The AMS does not publish very many books that are accessible to high school students. *Algebra in Ancient and Modern Times* is an exception. It gives an historical introduction to elementary algebra, from Euclid and the infinitude of primes to Hamilton and the quaternions.

The book is Volume 12 of the Mathematical World series, jointly published by the AMS and the Hindustan Book Agency. Other books in the series include four books about Japanese high school curriculum and five books based on Russian curricula. Varadarajan mostly follows the development of algebra in the Western tradition, but he earns inclusion in the "World" series by giving as much treatment as will fit to developments in India, Arabia and China and still keep the length of the book at just 142 pages.

The work is divided into three roughly equal sections. The first section, "Some history of early mathematics" will be mostly familiar to people who have read any standard book on the history of mathematics. At times, it reads a bit like several student projects edited together to form a single chapter, but for the most part, it is concise and accurate, with a great variety of exercises every few pages. Also, there are a few rare gems sprinkled in. Few authors mention Fibonacci's book *Flos*, published in 1225, overshadowed as it is by his *Liber abacci* and *Liber quadratorum*.

The second section is "Solutions for the cubic and biquadratic equations." This section is a little shorter than the other two sections, but it is the really distinctive part of the book. There are a number of reasonably good treatments of the solution to the cubic equation, but this is the only complete exposition of the solution of the biquadratic, or fourth degree equation that I have ever seen. The author gives a complete and concise treatment of the controversies surrounding the solution of the cubic equation, and also shows how it was the solution to the cubic equation, not the solution of the quadratic equation, that led to serious study of complex numbers.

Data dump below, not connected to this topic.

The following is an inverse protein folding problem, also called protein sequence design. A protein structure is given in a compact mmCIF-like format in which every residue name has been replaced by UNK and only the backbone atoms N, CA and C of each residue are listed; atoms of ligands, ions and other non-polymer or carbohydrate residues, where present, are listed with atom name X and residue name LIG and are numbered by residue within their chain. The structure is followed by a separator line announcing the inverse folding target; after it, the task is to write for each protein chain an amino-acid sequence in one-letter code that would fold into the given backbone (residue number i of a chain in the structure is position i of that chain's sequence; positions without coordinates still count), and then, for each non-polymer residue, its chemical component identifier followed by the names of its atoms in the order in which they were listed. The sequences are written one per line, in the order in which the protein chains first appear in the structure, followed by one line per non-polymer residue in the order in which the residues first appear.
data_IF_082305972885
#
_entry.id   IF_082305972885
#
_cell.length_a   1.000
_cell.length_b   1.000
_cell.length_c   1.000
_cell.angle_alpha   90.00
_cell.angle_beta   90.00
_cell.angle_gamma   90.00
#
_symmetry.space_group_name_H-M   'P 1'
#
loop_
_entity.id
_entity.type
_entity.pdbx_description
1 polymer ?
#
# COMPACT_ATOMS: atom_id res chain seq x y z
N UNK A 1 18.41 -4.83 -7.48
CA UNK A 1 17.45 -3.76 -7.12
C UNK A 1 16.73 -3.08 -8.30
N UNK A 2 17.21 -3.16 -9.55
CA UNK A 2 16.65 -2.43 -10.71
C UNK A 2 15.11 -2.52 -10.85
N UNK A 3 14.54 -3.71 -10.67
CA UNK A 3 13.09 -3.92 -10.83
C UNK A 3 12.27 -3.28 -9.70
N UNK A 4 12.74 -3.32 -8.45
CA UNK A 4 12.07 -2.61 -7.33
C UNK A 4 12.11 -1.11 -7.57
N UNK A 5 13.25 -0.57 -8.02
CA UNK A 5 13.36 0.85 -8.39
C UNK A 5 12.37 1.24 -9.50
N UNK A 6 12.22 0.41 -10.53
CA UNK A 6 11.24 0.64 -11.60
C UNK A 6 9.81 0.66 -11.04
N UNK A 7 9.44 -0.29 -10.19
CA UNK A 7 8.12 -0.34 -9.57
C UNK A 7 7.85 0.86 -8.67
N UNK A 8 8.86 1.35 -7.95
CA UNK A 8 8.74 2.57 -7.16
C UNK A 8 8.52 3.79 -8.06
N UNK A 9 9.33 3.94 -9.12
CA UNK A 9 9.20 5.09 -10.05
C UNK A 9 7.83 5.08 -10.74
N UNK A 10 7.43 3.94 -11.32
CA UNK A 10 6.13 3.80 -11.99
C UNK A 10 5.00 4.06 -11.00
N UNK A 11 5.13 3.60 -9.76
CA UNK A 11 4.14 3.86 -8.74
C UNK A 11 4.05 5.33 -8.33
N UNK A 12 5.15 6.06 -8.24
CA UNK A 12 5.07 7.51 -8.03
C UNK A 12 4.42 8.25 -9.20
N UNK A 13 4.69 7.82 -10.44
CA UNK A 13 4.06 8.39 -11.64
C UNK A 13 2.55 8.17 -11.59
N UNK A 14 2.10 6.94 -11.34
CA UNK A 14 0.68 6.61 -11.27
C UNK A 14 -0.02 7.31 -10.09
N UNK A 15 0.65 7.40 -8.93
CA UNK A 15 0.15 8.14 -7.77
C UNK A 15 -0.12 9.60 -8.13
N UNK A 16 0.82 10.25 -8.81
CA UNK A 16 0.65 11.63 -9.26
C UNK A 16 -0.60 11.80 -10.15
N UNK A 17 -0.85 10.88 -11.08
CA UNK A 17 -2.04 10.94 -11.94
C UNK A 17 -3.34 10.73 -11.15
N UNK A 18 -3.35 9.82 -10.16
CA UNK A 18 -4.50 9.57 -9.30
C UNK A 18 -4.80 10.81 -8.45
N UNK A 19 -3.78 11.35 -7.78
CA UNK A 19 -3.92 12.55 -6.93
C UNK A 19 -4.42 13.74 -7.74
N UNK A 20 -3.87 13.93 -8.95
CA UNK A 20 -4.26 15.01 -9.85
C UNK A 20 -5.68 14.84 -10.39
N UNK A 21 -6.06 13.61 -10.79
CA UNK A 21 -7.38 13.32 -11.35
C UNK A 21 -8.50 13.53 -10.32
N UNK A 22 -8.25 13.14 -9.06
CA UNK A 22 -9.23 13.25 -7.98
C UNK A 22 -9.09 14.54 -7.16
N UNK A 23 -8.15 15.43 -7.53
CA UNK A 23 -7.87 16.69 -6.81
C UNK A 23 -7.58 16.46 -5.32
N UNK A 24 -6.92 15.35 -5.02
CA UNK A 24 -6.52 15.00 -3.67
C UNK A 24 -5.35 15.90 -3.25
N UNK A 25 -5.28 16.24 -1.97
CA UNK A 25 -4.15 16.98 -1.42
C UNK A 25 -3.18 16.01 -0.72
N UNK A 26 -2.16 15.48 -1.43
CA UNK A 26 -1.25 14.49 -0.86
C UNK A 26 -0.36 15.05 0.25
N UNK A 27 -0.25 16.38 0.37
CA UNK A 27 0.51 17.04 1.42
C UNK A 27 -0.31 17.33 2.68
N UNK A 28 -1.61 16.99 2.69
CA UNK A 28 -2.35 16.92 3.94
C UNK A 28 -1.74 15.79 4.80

The final section, "Some themes from modern algebra" is a glimpse into the Pandora's box of algebraic creatures unleashed following the development of complex numbers in the 1500's. We get to peek at quaternions and Clifford algebras, and we hear of the accomplishments of Gauss, Euler, Hilbert and Wiles.

This is a fine book on two counts. First, as mentioned above, there is the singularly excellent treatment of the solution of biquadratic equations. Second, it paints a strong picture of mathematics as a very long sequence of accomplishments, each building on the ones before, in a way that beginning mathematicians can understand and appreciate it. It paints the picture in a concise and economical style, the style that mathematicians find elegant.

I would particularly recommend *Algebra in Ancient and Modern Times* to strong high school students, to high school algebra teachers, to people who want a history of mathematics with a lot of mathematics in the history, and to anyone who needs to know how to find an analytic solution to a nasty fourth degree polynomial.

Ed Sandifer ( sandifer@wcsu.ctstateu.edu) is a professor of mathematics at Western Connecticut State University, Contributed Papers Coordinator for the Northeastern Section of the MAA, and an avid runner.